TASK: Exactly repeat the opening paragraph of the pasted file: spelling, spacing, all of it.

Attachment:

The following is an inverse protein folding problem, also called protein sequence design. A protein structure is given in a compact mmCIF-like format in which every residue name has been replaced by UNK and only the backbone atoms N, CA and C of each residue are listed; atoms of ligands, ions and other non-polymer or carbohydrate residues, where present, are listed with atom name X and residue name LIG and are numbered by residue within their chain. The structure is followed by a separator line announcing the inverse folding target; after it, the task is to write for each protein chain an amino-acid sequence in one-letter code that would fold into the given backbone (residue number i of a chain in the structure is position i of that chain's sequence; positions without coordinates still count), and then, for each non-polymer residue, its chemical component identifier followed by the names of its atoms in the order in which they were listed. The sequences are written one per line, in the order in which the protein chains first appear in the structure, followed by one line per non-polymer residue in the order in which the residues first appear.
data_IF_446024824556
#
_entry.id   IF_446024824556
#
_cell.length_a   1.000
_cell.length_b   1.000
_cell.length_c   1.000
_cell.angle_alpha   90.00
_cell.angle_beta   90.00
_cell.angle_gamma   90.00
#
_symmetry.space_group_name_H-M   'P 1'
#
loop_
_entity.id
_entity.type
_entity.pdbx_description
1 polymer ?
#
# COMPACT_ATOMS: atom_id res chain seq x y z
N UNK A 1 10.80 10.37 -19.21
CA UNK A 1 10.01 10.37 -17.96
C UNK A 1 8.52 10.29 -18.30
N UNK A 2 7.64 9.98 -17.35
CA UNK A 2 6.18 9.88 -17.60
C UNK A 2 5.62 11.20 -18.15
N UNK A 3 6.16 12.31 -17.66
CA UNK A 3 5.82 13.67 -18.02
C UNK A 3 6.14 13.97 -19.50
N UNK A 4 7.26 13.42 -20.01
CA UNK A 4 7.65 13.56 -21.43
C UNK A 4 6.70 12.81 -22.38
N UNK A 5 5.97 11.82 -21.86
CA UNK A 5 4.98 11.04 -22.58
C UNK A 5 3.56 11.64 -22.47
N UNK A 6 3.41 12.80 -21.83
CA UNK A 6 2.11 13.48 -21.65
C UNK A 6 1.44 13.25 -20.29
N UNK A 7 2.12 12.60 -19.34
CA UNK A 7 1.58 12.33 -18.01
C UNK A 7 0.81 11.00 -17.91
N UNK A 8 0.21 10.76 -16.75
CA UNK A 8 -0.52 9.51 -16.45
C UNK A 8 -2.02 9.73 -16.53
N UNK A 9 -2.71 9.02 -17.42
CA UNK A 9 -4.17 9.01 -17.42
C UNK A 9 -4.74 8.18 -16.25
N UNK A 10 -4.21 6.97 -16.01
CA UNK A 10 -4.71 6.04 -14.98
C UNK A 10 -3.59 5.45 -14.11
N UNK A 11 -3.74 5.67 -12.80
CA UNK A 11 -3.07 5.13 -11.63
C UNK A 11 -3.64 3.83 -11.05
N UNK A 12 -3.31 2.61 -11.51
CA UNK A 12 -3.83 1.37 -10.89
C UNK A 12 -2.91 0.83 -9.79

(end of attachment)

The following is an inverse protein folding problem, also called protein sequence design. A protein structure is given in a compact mmCIF-like format in which every residue name has been replaced by UNK and only the backbone atoms N, CA and C of each residue are listed; atoms of ligands, ions and other non-polymer or carbohydrate residues, where present, are listed with atom name X and residue name LIG and are numbered by residue within their chain. The structure is followed by a separator line announcing the inverse folding target; after it, the task is to write for each protein chain an amino-acid sequence in one-letter code that would fold into the given backbone (residue number i of a chain in the structure is position i of that chain's sequence; positions without coordinates still count), and then, for each non-polymer residue, its chemical component identifier followed by the names of its atoms in the order in which they were listed. The sequences are written one per line, in the order in which the protein chains first appear in the structure, followed by one line per non-polymer residue in the order in which the residues first appear.